so it is impossible to characterise the (F1 'oil's) viscosity as anything other than multigrade
nobody is using a lubricant whose viscosity varies with temperature as much as a straight-grade oil's does

hardingfv32
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Re: Mercedes Power Unit

Post by hardingfv32 » Fri May 19, 2017 5:24 pm

Use of the word 'oil' seems inappropriate.

The most advanced 'lubricants' have very high viscosity indexes. The viscosity changes very little with changes in temperature.

Brian

godlameroso
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Re: Mercedes Power Unit

Post by godlameroso » Fri May 19, 2017 5:47 pm

Ester or Polyalphaolefin based, or is it something even more exotic?
The height of cultivation is really nothing special. It is merely simplicity; the ability to express the utmost with the minimum. Mr.Lee

hardingfv32
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Re: Mercedes Power Unit

Post by hardingfv32 » Fri May 19, 2017 9:52 pm

Something like 1-butyl-3-methylimidazolium bis(trifluoromethylsulfonyl)amide. It does not decompose until above 472 C. In a race engine it will never loose any of its properties so it is lasts forever. I overstated the Viscosity index: 159 for the stuff verses 128 for 0W-10 engine oil. This is an ionic liquid… a new type of chemical (about a decade old). Solids made into liquids. Lubricants are just a very small part of the possible uses of this family of chemicals.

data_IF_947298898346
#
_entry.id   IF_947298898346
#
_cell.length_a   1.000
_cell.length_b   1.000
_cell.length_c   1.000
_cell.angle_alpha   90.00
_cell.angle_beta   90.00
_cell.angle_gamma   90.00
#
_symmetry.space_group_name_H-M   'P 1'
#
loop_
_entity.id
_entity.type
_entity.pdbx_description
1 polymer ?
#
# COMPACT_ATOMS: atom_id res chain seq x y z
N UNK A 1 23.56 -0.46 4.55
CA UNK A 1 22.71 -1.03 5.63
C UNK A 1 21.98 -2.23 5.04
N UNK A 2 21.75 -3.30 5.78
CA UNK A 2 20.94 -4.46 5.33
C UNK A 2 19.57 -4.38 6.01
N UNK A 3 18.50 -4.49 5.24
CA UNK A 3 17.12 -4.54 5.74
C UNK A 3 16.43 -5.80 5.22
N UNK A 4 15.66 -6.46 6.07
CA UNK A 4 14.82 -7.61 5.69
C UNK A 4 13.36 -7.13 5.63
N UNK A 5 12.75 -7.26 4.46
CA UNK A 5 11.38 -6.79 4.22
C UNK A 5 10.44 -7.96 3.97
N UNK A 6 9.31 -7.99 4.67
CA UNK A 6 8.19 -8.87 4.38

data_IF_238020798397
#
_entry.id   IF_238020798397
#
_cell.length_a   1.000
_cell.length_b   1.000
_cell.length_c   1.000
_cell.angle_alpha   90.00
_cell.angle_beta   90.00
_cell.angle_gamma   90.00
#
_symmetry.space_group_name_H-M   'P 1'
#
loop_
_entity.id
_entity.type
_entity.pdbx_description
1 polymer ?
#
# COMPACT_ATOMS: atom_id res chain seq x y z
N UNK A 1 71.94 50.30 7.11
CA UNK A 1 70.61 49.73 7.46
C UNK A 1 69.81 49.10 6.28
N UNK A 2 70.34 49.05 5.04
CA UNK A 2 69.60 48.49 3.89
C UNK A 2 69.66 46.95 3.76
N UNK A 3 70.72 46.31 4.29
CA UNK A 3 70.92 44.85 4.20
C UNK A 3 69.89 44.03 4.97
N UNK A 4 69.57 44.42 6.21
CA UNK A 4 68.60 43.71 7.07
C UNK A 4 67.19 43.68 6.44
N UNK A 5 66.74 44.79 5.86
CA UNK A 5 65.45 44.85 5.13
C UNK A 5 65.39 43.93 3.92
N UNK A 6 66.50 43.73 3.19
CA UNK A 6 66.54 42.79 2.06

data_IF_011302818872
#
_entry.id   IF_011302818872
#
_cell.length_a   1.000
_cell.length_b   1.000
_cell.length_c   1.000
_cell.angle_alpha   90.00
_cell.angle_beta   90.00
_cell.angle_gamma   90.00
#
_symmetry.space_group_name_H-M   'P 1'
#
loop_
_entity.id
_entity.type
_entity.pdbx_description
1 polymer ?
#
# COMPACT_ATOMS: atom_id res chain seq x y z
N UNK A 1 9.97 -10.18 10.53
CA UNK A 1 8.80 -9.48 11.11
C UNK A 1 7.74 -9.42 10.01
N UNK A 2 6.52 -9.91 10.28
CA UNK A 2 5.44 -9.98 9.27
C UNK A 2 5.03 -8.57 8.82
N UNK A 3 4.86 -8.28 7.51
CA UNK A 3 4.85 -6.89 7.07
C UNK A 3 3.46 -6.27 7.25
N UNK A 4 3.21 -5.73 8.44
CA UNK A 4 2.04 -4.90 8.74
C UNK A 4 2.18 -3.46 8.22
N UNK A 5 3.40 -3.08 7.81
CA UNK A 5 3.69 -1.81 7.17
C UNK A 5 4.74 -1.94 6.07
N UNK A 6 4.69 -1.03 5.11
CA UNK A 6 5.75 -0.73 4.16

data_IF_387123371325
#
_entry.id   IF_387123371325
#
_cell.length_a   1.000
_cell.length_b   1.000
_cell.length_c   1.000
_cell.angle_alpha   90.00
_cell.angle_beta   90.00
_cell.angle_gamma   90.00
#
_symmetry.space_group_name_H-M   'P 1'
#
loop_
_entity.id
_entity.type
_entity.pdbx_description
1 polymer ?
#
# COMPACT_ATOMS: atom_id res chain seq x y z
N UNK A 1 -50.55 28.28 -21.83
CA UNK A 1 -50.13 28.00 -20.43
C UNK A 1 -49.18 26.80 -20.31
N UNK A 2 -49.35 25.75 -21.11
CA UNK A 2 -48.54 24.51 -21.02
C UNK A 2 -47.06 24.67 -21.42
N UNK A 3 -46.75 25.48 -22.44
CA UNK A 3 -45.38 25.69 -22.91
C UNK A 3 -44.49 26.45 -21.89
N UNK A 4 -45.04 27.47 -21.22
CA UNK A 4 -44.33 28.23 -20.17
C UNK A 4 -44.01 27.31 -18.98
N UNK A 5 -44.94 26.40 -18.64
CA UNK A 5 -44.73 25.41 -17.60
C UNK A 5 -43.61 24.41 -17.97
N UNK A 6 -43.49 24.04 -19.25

COST is an issue at $1000-2000 per qt or L but not anything for those involved with F1. Currently generally only made at the lab level. So there is a small cost associated with the current 5L lubricant burn per race!

Brian

PlatinumZealot
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Re: Mercedes Power Unit

Post by PlatinumZealot » Sat May 20, 2017 4:17 pm

What is the source for off the shelf synthetic oils?

And two... That second ionic liquid thingy where does that come from?
"Raindrops .. drop top!"

hardingfv32